Meet The Cop Who Dons A Superhero Costume To Visit Kids With Cancer All Over The Country

"I am blessed to be able to make them smile after going through so much."

In 2012, Damon Cole, a seemingly ordinary officer with the Dallas Police Department, transformed into Superman. Not only did he dress the part, but he acted every bit the hero his community needed, attending local events and visiting hospitals. Three years later, he heard of a 7-year-old boy named Bryce Schottel, who was living with cancer. Schottel was a "very big Superman fan," and though he lived 11 hours away in Smithon, Illinois, Cole knew he had to meet him. 

Using his personal vacation days to take off work, he hopped in his "Superman Charger" and started on the path that would eventually lead to Heroes & Cops Against Childhood Cancer.  During Cole's visit with Schottel, they went to his school, spent time together at home, and even played some video games, all the while Schottel "was smiling ear to ear." As Cole drove back home to Fort Worth, Texas, he realized his work wasn't over — it had just begun. "Once I saw the positive impact I was having on the children I go see, that's when I knew I had found my calling in life," Cole told A Plus. 

Over the next two years, that calling led him to more than 20 states and countless families. Besides Superman, Cole has dressed up as Batman, Iron Man, Spiderman, Optimus Prime from Transformers, Baymax from Big Hero 6, Captain America, and The Incredible Hulk, just to name a few. 

On every costume, Cole makes sure his police department badge and patch is prominent because he believes "every child should know that a police officer is always there to help them through anything" and the best way to do that is by building a trusting relationship with them. "I have so many special memories with every kid I go see and their family," Cole said. "...I am blessed to be able to make them smile after going through so much." 

His favorite part of every visit is watching his superhero persona excite and delight the children so much they forget they are sick. Afterwards, Cole remains committed to each child, staying in contact with them and their family. In fact, he added, "I have seen many children multiple times, and we become very close with each other."

While Cole has a special place in his heart for every child he meets, in particular, he remembered a six-year-old boy named Joshua John Waldrop (also known as "JDUB") with lung and liver cancer who lived in Rutledge, Tennessee. Cole visited him six times over a two-year period until he passed away on January 24, 2017.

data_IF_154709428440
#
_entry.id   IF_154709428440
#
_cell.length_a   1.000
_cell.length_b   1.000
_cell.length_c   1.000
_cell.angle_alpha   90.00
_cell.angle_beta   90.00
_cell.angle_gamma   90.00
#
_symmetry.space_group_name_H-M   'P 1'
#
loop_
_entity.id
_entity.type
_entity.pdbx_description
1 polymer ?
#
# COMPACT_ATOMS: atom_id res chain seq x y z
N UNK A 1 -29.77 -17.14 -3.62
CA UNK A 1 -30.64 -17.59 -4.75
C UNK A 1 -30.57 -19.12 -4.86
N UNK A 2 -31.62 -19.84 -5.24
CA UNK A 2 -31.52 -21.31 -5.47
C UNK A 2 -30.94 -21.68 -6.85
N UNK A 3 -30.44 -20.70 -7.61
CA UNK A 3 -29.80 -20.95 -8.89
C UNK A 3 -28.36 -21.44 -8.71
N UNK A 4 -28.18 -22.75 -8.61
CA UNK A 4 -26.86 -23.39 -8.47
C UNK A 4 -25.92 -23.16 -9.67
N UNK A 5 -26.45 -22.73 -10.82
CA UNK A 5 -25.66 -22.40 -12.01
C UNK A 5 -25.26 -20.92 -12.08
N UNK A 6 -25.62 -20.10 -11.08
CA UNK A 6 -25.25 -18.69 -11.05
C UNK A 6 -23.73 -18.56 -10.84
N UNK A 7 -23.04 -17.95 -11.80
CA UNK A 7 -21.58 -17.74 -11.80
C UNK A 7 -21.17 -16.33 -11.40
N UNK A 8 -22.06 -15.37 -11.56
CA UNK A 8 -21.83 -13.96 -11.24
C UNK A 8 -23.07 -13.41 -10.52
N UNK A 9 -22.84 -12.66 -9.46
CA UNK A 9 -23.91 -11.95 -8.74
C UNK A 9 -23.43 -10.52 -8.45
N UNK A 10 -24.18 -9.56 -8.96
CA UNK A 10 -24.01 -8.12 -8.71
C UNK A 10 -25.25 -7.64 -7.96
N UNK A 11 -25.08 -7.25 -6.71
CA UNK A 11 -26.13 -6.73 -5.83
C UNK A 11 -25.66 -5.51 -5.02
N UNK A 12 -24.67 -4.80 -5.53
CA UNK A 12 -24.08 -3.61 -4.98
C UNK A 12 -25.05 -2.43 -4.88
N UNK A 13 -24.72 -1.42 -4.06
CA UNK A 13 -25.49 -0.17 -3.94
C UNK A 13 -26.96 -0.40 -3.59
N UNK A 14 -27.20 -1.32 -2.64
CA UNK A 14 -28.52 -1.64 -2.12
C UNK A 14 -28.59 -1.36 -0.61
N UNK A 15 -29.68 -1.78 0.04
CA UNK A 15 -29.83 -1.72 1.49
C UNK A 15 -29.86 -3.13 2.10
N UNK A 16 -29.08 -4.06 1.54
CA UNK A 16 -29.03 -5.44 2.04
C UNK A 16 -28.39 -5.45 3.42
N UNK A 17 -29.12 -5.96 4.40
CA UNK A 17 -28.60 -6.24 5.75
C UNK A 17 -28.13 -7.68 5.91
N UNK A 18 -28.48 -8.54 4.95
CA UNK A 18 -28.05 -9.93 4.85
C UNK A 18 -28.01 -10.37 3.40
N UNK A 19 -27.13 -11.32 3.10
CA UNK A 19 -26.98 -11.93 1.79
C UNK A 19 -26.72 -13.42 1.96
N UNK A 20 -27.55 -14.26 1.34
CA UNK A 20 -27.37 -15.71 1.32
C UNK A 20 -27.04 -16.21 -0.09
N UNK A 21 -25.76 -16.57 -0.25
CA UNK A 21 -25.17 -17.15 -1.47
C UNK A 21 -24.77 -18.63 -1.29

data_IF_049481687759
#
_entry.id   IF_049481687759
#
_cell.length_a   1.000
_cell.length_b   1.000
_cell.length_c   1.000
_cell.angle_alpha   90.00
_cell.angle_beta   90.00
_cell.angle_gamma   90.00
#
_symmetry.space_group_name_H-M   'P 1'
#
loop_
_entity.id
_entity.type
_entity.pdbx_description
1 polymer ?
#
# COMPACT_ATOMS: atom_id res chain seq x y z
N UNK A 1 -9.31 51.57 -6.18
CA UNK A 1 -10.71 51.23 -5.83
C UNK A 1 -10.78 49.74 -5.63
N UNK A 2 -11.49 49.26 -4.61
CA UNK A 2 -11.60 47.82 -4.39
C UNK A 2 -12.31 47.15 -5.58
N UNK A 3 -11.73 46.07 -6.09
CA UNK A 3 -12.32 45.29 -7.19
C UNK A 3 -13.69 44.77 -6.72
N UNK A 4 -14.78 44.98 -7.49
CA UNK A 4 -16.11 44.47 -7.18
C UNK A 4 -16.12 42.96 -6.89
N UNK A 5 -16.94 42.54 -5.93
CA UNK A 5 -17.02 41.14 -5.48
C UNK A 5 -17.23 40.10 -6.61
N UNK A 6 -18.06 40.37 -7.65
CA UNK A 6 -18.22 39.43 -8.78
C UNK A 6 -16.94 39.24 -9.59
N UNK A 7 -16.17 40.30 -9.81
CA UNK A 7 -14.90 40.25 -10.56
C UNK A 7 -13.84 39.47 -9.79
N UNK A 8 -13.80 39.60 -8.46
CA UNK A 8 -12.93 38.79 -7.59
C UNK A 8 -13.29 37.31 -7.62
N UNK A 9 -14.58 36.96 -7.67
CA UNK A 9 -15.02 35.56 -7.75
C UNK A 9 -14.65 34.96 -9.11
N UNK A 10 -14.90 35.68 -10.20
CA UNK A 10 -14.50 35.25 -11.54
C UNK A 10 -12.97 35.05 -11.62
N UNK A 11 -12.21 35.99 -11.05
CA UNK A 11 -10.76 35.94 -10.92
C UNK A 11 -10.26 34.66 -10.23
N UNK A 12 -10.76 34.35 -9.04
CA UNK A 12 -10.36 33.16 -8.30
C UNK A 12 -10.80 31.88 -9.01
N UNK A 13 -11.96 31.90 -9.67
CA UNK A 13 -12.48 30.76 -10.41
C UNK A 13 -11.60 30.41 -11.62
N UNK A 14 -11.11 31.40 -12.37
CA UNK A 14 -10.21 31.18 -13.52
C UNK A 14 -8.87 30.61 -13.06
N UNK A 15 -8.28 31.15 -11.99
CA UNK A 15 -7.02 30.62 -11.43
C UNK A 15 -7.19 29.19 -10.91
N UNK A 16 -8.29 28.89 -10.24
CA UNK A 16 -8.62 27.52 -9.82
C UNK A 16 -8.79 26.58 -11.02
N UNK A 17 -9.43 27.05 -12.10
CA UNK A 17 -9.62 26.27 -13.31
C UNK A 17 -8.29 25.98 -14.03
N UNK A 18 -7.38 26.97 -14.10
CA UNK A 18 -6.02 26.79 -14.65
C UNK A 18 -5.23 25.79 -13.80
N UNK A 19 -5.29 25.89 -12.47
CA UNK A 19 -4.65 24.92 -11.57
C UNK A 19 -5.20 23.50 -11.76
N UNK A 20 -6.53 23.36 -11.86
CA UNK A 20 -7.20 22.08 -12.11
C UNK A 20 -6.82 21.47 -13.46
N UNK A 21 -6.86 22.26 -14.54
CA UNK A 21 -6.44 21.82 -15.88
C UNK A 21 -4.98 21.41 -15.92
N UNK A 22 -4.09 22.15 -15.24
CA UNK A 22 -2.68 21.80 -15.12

"His family had called me and asked me if I would come to his funeral as Batman," Cole recalled. "And the answer was, 'Of course.'" Dressed as Batman, both Cole and JDUB's favorite superhero, he stood next to the boy's casket for six and a half hours to honor his hero JDUB. "I think about him every day," Cole said. 

His goal is to travel to all 50 states and Canada to see every child, teenager, adult, anyone that wants to see him in his various superhero forms. Recently, however, that goal has had to take a backseat as Cole raises funds through a GoFundMe Page to repair or replace his custom-made Batman/Superman Dodge Charger. "This was my plan until Saturday, October 30, 2017 when I learned of a 10-year-old girl by the name of Bella," he explained. "She is dying and only has three weeks to live." 

While talking to Bella's mother Crystal in Midland, Texas to arrange a Batman visit, she told Cole that she and her family wanted to take one last trip with Bella, but, having already done a Make-A-Wish trip, they didn't have any money for another one. A religious person, Cole felt compelled by God to help Bella's family have this one last vacation together. 

So he took all the money already donated to his GoFundMe page (nearly $6,500) and rented Bella's family an RV to drive to Los Angeles. "I am taking care of all of their expenses while they go to Disneyland and anywhere else in LA," he added. When they return from their trip, Cole will fly to Midland to see Bella as Batman and help her family with another fundraiser. "I will worry about my car later," he said. "It is not a priority for me right now. Bella is." 

Damon Cole and his daughter Savannah

Though Cole doesn't know where his calling will take him next, or how he'll get there, he's going. "I have learned that one person can truly make a difference," he said. "And that is my goal every day." Anyone who would like Cole to visit a child they know with cancer or any other illness, just needs to email Cole at supermandamoncole@gmail.com, and he'll be there as fast as he can.

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